An Introduction to the Hypothalamic–Pituitary–Gonadal Axis

The hypothalamic–pituitary–gonadal axis (HPG axis) plays an important role in  the  development  and  regulation of a number of the body’s systems, such as the immune and reproductive systems. Fluctuating hormone levels cause changes in the hormones that are produced by each gland and as a result have a variety of widespread and local effects in the body. The HPG axis can be influenced by lifestyle and dietary factors such as stress, inadequate  sleep, illness, the use of certain medications including hormones, as well as poor dietary habits. This axis can also be subject to disorders such  as hypothalamic–pituitary failure or dysfunction, as occurs in ovulation disorders, one example being polycystic ovary syndrome (PCOS).

Female hormones affect reproductive organs and also influence several other body functions by interacting with major neuro-endocrine systems including thyroid hormones, stress hormones, and the autonomic nervous system. The HPA (hypothalamic-pituitary-adrenal) axis is affected by similar factors as the HPG axis and involves the hypothalamus, pituitary and adrenal glands as well as the hormones CRH (corticotropin-releasing hormone), ACTH (adrenocorticotropic hormone) and the stress hormone known as cortisol which is necessary to survive. Therefore, a lack of normal functioning of the female reproductive system impacts a wide variety of other emotional and physical health conditions. HPG axis refers to the effects of the hypothalamus, pituitary gland, and gonads as if these separate endocrine glands were a single entity acting as a whole. Since the glands often function in cooperation, endocrinologists and physiologists find it more simple and descriptive to refer to them as a single system. The HPG axis controls reproduction, development, and aging. The hypothalamus produces gonadotropin-releasing hormone (GnRH). The anterior portion of the pituitary gland produces luteinizing hormone (LH) and follicle-stimulating hormone (FSH), and the gonads produce estrogen and testosterone. The hypothalamus is located in the brain and secretes GnRH. GnRH moves down the anterior portion of the pituitary and binds to the secretory cell receptors of the anterior pituitary.

In response to stimulation from GnRH, these cells then produce LH and FSH, which enters into the blood stream. These two hormones have a significant role in communicating to the gonads. FSH and LH act primarily to activate the ovaries to produce estrogen and inhibin and to regulate the menstrual cycle and ovarian cycle in females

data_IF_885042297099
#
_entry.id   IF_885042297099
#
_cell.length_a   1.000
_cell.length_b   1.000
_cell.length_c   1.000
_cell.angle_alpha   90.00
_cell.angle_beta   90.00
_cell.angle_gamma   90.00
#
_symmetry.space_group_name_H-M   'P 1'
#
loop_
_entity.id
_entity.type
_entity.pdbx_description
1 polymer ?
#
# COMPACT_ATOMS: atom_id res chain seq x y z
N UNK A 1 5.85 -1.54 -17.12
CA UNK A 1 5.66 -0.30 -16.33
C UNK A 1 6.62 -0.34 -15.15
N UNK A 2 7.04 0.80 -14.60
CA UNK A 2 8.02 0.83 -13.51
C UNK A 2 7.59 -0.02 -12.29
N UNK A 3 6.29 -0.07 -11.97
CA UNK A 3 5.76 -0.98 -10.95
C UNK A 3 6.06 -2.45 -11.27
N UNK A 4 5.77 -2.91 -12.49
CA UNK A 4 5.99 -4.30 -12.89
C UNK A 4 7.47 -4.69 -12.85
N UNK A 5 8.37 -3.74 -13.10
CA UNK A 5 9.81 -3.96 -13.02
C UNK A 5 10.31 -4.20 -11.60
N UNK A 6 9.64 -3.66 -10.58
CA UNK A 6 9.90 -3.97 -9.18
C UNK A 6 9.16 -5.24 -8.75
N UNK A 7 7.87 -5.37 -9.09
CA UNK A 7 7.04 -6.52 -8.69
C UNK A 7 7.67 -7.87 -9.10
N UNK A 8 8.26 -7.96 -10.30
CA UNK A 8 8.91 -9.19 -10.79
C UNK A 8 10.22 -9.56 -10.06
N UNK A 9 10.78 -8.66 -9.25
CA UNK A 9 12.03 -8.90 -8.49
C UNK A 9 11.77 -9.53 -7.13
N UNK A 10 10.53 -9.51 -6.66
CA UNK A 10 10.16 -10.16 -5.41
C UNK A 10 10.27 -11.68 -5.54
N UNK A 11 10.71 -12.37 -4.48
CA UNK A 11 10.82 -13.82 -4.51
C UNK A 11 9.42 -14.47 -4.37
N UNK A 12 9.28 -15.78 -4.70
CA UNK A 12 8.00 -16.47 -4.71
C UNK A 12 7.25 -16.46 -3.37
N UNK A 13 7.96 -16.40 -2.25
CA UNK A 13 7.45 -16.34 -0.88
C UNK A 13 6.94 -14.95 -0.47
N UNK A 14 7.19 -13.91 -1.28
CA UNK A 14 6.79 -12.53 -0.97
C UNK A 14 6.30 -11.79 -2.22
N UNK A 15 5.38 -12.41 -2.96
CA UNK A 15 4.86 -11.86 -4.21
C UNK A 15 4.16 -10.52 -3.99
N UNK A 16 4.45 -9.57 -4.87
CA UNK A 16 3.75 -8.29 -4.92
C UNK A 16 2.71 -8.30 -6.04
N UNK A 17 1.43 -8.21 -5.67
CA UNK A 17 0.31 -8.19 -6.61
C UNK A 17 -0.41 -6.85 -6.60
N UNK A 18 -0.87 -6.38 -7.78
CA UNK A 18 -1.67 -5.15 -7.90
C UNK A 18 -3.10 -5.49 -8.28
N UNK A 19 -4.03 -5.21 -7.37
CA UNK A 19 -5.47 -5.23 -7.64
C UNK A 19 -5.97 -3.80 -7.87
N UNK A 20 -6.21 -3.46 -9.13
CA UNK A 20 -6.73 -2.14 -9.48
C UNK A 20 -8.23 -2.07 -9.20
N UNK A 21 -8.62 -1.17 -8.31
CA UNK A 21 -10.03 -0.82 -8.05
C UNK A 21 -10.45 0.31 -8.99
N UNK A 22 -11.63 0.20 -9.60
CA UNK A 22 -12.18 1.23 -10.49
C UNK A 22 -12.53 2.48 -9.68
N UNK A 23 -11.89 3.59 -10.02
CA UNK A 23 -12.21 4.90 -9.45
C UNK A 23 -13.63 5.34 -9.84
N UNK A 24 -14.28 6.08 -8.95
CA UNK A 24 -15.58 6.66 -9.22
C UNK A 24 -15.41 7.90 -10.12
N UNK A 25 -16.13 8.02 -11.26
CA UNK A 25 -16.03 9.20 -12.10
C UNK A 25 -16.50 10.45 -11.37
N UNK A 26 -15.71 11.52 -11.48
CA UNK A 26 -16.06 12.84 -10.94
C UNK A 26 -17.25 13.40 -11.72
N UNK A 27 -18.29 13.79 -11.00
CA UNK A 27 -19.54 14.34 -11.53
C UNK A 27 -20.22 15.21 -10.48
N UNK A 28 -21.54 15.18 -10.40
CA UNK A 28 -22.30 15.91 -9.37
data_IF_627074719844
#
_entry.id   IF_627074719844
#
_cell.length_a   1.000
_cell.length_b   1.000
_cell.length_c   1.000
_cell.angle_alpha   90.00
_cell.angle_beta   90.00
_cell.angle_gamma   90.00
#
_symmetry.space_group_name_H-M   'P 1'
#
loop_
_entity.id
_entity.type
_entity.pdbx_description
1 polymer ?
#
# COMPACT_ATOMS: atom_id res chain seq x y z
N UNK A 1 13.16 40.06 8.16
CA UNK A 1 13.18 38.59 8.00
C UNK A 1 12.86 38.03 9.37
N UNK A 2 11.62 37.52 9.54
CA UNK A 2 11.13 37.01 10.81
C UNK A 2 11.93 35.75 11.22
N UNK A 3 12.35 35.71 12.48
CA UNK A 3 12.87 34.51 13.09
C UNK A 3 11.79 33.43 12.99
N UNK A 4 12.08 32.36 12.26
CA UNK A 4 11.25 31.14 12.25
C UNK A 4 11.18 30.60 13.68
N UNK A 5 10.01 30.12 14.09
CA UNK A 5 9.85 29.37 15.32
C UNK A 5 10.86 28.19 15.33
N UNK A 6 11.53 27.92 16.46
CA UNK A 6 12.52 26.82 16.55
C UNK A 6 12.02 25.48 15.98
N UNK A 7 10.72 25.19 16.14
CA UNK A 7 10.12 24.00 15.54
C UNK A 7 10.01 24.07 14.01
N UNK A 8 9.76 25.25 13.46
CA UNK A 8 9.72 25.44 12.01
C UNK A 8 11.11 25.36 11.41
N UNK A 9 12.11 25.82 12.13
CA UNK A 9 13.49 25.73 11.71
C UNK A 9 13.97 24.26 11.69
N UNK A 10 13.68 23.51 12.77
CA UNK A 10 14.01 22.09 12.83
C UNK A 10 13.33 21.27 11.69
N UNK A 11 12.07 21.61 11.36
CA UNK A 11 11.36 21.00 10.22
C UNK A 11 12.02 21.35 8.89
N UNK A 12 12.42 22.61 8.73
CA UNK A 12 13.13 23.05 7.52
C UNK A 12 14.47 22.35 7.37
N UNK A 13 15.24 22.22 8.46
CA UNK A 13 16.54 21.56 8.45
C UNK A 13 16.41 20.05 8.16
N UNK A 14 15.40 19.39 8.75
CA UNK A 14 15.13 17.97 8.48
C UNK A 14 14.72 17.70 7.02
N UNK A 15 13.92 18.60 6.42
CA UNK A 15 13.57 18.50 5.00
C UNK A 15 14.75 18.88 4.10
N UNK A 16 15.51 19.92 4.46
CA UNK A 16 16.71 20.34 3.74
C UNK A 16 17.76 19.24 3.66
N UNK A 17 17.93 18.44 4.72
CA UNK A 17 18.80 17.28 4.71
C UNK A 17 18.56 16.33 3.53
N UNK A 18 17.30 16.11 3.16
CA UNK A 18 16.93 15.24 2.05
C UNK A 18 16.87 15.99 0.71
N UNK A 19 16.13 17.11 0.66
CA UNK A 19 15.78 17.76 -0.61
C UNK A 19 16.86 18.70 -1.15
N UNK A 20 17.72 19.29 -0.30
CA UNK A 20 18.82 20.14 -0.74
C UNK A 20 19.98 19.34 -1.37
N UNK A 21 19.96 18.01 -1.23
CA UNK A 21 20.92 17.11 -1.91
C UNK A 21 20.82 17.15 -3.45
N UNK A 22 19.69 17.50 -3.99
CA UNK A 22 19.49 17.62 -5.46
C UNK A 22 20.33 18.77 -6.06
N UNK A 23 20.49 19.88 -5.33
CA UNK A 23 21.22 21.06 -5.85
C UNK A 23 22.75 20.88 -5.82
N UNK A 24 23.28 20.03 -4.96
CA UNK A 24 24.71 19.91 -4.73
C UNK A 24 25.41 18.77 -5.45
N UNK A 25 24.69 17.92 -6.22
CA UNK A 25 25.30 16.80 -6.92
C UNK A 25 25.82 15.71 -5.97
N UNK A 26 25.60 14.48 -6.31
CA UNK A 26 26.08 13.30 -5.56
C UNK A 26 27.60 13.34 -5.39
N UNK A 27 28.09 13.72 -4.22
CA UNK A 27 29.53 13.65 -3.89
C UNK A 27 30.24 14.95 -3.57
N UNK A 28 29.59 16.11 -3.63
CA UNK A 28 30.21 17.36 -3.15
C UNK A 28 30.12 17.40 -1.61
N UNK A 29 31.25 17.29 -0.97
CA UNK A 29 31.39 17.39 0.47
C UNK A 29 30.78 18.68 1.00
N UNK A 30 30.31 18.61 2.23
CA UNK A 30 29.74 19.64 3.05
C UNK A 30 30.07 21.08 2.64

Symptoms of HPG Axis Dysfunction

The most common cause of hot flashes in menopausal women is changing levels of estrogen in the body. Diminished amounts of estrogen have a direct effect on the hypothalamus, the part of the brain responsible for controlling appetite, sex hormones, sleep, and body temperature. Lowered levels of estrogen confuse the hypothalamus, causing it to inaccurately sense that the body is overheating. This provokes an internal chain of reactions that women experience as “hot flashes”. Sudden weight gain in women may also be caused by hormone imbalance. Since the hypothalamus is responsible for metabolism and body temperature, when the hypothalamus isn’t functioning normally, this can slow metabolism, also causing the thermogenic process for fat burning to slow, thus causing significant weight increase.

HPG Axis’ Role in Female Reproduction and Development

One ofthemost important functions of the HPG axis is to regulate reproduction by influencing the ovarian and uterine cycles. In females, a positive feedback loop between luteinizing hormone and estrogen assists in preparing the follicle in the ovary and the uterus for ovulation and implantation. At the time the egg is released, the ovary starts to produce progesterone to inhibit the hypothalamus and the anterior pituitary, therefore stopping the estrogen-LH positive feedback loop. If conception does occur, the fetus will assume the role of secreting progesterone; causing the mother to be unable to ovulate again. If conception does not occur, reduced progesterone excretion will allow the hypothalamus to restart secretion of GnRH. These hormone levels also influence the menstrual cycle initiating the proliferation phase to prepare for ovulation, the secretory phase after ovulation, and menstruation when conception does not occur. HPG axis activation in both males and females during puberty also causes individuals to gain secondary sex characteristics. HPG axis activation and deactivation also helps to regulate life cycles. FSH and LH levels are elevated at birth, and females have a lifetime supply of the primary cells from which an egg develops (oocytes). These levels decrease and remain lower throughout childhood. At puberty the HPG axis is activated by estrogen secreted from the ovaries or testosterone from the testes. Physiological and psychological changes are caused by the activation of estrogen and testosterone. After being activated, the HPG axis functions in men for the rest of their life but becomes deregulated in women which leads to menopause. The deregulation is caused mainly by the reduction in oocytes that normally produce estrogen to create the positive feedback loop. Over many years, HPG axis activity decreases and women cease to be fertile. Balancing the HPG axis throughout life is important since it significantly affects temperature regulation, metabolism, weight control, mood and also the aging process. Lifestyle factors and dietary choices as well as supplements and medications can all profoundly affect the functioning of this system.

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